The second apartment that I decorated from top to bottom with a mix of garage sale/flea market finds and furniture that I took with me after my divorce when I was 29 was in downtown Vancouver. OMG is that a run-on sentence or what!
Anyway, my ex-husband and I had decorated in the 80’s forest green trend and I left with a large upholstered forest green chair (and ottoman) with huge rolled arms, typical of the 80’s. Kind of like this one below (but picture something even bigger, more like a chair and 1/2):
Then when I moved into my apartment, I still needed a sofa so I went out to a local department store and chose a taupe and cream fabric in a leaf texture with a tuxedo style arm and I was happy.
Until it arrived.
And when I arranged them together in an L shape I was totally horrified at how they looked together. Bad. Very bad.
source http://pinterest.com/pin/29203097555815655/ (it looked similar to this one)
Although I should say that it’s rare that the oversize furniture of the 80’s works with any classic styles.
Even though it was a custom order, I was just about to take advantage of the very generous return policy they had at the time, however, lucky for me, my designer friend Pat Wickware saved me that weekend.
She came over and re-arranged my furniture, moved the offending green chair to the opposite corner of where my sofa was placed and after a quick shopping trip to antique row for some end tables, it all came together.
That was my very first expensive-mistake design lesson.
When I went out shopping for my sofa, it did not even occur to me that I should consider coordinating the arm style of my existing green chair to my new sofa.
So here are some general guidelines to keep in mind:
Keep traditional arm styles in the same room.
There are always exceptions to every rule in design but remember my advice in this post. If you are not a professional interior designer, or a super creative, my-house-looks-like-a-designer-lives-here kind of person, stick to the rules for a result you can trust will work out.
Here we have two wing chairs with rolled arms and a french style rounded arm.
You can always repeat the style of the sofa arm to the chairs even if you use different fabrics like in this image above.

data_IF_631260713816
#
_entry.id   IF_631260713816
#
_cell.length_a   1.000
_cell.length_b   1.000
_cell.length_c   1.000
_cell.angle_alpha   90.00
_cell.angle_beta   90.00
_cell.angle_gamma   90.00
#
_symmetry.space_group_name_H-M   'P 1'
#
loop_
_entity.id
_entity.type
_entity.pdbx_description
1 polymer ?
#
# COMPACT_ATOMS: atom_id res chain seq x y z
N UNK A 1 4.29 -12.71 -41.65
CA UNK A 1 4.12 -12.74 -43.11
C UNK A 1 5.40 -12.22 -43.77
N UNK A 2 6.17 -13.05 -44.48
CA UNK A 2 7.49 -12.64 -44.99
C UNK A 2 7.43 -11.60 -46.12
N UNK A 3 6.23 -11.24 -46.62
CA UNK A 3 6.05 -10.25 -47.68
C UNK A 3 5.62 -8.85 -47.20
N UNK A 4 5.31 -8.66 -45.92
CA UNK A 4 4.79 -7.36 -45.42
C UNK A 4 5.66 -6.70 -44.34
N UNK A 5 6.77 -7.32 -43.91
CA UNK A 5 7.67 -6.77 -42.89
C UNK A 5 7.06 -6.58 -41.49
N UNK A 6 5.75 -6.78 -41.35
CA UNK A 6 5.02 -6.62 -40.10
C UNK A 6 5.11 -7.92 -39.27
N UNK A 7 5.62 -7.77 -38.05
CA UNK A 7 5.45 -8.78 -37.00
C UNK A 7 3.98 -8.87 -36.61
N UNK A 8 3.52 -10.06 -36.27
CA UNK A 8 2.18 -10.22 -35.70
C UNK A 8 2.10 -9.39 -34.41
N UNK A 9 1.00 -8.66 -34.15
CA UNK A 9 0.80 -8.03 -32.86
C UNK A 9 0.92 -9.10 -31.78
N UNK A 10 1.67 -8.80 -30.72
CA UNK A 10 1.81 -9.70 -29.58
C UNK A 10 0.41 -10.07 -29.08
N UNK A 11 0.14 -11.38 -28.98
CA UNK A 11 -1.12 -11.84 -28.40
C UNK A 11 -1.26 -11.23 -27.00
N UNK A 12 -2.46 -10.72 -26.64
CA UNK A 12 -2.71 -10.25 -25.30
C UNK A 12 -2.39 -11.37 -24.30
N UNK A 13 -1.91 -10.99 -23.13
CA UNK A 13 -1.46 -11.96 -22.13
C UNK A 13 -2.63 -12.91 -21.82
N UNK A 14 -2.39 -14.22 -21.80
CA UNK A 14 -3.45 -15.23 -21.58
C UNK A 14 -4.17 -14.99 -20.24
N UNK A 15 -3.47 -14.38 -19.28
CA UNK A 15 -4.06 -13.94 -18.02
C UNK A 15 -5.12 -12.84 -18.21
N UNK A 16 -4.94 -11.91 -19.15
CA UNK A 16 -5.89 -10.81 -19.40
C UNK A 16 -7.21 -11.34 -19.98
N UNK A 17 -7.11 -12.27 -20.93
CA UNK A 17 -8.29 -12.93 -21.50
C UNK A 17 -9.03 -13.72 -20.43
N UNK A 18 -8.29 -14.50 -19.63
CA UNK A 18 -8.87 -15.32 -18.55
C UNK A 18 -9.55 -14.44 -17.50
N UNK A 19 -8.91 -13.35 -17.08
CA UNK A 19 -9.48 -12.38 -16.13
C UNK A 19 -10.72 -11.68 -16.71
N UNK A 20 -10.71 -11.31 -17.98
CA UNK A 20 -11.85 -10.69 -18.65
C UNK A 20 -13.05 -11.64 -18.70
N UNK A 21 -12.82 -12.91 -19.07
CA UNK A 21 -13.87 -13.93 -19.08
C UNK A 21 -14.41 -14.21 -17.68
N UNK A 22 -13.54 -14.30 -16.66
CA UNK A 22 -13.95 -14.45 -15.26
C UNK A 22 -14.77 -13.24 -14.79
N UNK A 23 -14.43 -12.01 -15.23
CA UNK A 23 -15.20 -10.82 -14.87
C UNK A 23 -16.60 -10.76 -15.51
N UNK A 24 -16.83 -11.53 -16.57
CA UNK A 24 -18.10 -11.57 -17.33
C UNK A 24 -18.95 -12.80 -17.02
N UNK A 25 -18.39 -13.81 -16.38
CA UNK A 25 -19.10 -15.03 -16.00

The english arm sofa here is paired with two rolled arms which is a very common combination that works very well.
When you choose a sofa with squared (track) arms, keep the ams of the chairs square as well.
Interior Design by Maria Killam
This loft that I designed has regular track arms on the chairs and the sofa isn’t the same but the lines are contemporary and linear instead of rounded like the traditional styles.
Here’s a couple of images where the rules are broken:
This sofa is hard to see on the left but you can see that it has large rounded arms. We might feel differently if we could see the entire room properly but one of the reasons why this works is the arm heights are the same. And the track arms on the chairs are not too skinny.
Here again we have two small rolled arm chairs with two sofas with square arms. Both have a t-cushion and both are not visually heavy.
Also, interesting about both these images, the chairs are in a highly contrasting dark colour. Maybe that’s the other reason why it seems to work.
However, now that I’ve pointed it out, if you keep looking at other images, you’ll notice that usually contemporary more squared off furniture is organized together and round goes with more traditional looks.
Have you made any style blunders while buying your main furniture pieces?
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